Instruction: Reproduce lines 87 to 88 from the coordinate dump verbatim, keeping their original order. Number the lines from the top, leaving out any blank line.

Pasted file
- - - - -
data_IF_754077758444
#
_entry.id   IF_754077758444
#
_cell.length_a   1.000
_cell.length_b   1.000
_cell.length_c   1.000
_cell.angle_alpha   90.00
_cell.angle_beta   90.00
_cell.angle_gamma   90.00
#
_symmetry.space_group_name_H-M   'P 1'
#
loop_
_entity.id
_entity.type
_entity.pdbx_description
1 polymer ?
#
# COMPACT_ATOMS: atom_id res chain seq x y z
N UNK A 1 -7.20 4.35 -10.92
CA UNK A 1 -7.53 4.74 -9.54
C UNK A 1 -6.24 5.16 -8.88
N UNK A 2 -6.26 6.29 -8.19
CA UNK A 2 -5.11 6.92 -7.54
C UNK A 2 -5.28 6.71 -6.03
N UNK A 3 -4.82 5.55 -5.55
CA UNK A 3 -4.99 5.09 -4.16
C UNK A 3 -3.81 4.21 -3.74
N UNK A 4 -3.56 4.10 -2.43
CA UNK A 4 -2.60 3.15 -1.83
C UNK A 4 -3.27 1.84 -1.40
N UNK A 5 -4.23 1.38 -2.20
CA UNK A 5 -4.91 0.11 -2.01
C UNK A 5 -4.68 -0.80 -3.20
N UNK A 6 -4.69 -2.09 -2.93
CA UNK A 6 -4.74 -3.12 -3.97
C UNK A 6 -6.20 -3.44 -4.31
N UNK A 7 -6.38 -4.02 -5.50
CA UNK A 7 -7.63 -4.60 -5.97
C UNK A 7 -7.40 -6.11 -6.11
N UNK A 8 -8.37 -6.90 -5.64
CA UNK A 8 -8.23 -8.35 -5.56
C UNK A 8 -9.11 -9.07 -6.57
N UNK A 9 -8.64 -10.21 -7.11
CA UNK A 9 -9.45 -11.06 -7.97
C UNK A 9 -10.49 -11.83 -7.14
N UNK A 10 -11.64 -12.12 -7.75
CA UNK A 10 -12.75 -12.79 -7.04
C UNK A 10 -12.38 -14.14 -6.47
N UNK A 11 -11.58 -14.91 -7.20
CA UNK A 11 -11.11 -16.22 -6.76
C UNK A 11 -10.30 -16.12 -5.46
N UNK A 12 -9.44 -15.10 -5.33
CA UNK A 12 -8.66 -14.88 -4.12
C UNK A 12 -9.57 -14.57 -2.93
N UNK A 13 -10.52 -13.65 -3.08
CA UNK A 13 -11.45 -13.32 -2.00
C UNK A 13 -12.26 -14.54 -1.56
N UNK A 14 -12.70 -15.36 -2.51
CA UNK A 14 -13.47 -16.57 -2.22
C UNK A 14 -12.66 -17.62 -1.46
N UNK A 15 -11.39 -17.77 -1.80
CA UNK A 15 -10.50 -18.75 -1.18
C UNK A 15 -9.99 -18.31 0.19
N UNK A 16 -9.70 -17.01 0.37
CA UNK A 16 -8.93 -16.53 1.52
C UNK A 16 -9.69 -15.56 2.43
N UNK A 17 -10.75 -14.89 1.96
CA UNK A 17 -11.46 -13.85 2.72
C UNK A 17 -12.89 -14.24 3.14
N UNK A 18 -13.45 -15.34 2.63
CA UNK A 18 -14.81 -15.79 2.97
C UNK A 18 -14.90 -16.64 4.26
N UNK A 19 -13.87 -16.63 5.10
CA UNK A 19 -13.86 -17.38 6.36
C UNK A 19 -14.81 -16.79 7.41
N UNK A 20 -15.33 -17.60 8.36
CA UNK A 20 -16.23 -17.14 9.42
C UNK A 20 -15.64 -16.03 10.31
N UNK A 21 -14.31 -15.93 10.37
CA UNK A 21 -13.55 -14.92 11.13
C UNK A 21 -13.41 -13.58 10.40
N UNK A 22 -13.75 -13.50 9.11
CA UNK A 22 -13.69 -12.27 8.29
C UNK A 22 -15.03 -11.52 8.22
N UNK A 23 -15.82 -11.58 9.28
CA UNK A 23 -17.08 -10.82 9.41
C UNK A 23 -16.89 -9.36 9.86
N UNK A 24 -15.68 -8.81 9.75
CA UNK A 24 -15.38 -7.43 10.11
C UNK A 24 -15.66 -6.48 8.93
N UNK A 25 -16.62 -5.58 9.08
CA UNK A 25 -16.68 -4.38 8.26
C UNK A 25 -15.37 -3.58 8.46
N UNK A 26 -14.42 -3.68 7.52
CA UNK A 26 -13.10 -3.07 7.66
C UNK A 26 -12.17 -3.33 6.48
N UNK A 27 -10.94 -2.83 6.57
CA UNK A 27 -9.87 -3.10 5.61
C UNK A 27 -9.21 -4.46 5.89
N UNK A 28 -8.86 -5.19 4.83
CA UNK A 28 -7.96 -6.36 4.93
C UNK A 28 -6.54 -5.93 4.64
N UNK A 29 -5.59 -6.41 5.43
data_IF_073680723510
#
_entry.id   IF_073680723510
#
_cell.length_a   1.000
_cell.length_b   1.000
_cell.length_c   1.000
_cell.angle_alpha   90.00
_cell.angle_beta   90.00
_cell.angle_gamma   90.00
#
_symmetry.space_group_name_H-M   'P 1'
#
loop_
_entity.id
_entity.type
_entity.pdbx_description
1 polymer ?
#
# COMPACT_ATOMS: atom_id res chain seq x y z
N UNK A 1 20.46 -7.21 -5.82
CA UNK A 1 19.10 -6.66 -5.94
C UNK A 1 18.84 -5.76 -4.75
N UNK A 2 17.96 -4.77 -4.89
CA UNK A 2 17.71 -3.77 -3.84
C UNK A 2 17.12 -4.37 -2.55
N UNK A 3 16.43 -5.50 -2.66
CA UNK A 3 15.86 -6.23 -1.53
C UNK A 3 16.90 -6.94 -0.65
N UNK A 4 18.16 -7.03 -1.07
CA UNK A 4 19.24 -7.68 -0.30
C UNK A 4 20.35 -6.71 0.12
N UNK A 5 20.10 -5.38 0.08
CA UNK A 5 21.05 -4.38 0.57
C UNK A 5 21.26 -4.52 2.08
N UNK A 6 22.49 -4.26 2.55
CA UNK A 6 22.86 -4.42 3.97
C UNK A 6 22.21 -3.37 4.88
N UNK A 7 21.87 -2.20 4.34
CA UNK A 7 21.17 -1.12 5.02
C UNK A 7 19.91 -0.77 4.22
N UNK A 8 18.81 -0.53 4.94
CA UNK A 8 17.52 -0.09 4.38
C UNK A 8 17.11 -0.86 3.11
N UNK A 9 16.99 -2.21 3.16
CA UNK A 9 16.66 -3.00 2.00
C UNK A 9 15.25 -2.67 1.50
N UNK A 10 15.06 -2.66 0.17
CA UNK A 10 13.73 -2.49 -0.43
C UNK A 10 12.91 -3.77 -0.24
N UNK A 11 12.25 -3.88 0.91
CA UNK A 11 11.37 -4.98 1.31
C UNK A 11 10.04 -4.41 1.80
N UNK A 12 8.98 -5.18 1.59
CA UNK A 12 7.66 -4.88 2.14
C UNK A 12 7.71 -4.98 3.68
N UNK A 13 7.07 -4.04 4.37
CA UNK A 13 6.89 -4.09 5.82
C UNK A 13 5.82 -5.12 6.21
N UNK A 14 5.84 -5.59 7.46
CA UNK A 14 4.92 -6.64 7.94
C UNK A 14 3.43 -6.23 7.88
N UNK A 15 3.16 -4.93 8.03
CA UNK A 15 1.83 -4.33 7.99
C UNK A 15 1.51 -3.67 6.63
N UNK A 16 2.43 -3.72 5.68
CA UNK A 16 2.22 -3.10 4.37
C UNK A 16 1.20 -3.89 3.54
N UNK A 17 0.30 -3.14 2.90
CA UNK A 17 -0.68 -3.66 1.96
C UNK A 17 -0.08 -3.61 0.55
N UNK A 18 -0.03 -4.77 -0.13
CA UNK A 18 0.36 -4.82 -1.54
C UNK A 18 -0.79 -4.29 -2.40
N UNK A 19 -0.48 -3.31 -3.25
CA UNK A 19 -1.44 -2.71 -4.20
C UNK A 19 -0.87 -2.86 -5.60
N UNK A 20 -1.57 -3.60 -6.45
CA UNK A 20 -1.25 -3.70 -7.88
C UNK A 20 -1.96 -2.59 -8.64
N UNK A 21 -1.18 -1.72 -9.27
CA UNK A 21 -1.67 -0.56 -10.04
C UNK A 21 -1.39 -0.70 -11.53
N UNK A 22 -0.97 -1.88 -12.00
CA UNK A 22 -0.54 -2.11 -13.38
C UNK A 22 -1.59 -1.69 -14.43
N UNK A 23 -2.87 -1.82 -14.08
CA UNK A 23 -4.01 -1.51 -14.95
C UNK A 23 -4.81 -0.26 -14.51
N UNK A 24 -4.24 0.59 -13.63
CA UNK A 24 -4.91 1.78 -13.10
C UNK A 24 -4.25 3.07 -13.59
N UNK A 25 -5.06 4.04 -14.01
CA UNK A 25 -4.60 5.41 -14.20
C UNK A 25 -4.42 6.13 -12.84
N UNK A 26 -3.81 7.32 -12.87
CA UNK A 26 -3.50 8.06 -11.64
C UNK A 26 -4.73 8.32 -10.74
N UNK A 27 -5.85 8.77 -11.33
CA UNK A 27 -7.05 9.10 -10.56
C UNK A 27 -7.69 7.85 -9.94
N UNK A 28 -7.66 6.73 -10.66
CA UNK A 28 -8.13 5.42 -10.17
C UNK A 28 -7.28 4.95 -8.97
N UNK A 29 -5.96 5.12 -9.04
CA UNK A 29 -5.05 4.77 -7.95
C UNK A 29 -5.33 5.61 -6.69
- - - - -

N UNK A 23 -15.82 -11.58 9.28
CA UNK A 23 -17.08 -10.82 9.41